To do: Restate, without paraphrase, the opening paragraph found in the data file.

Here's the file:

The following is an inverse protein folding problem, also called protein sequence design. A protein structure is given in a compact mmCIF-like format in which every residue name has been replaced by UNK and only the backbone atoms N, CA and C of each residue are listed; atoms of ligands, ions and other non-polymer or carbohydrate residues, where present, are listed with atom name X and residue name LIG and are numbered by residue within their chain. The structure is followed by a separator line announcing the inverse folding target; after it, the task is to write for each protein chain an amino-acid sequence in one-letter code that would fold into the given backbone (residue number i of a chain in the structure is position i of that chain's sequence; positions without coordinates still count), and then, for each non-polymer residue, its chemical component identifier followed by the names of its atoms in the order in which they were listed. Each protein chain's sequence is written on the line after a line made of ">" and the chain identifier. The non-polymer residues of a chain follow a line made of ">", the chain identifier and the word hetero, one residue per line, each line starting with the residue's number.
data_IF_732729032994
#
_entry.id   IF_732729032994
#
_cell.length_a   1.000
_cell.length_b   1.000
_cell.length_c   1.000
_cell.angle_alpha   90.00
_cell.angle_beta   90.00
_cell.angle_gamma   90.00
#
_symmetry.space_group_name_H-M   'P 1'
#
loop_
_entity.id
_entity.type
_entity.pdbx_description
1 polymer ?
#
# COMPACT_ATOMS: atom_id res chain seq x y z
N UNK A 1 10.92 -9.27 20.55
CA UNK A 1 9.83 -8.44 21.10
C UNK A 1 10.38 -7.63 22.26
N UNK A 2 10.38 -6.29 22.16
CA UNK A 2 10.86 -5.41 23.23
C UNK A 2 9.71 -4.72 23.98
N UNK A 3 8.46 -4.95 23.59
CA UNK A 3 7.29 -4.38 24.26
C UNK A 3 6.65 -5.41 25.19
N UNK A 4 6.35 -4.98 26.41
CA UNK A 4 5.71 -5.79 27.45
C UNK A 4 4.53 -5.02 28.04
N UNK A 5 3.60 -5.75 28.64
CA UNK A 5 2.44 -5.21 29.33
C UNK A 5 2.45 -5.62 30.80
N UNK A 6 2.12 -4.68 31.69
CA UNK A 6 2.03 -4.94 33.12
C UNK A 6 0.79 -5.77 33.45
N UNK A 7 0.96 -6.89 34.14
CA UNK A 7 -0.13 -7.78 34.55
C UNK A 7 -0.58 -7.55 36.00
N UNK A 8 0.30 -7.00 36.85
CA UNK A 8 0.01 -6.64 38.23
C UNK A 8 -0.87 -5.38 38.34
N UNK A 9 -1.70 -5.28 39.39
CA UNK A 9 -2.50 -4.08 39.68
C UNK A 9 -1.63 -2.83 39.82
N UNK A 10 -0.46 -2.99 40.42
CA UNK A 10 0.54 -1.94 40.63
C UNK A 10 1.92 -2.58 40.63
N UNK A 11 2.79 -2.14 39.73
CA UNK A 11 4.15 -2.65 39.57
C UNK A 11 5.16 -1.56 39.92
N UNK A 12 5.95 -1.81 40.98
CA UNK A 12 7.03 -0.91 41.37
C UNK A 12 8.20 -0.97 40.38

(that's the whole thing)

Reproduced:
The following is an inverse protein folding problem, also called protein sequence design. A protein structure is given in a compact mmCIF-like format in which every residue name has been replaced by UNK and only the backbone atoms N, CA and C of each residue are listed; atoms of ligands, ions and other non-polymer or carbohydrate residues, where present, are listed with atom name X and residue name LIG and are numbered by residue within their chain. The structure is followed by a separator line announcing the inverse folding target; after it, the task is to write for each protein chain an amino-acid sequence in one-letter code that would fold into the given backbone (residue number i of a chain in the structure is position i of that chain's sequence; positions without coordinates still count), and then, for each non-polymer residue, its chemical component identifier followed by the names of its atoms in the order in which they were listed. Each protein chain's sequence is written on the line after a line made of ">" and the chain identifier. The non-polymer residues of a chain follow a line made of ">", the chain identifier and the word hetero, one residue per line, each line starting with the residue's number.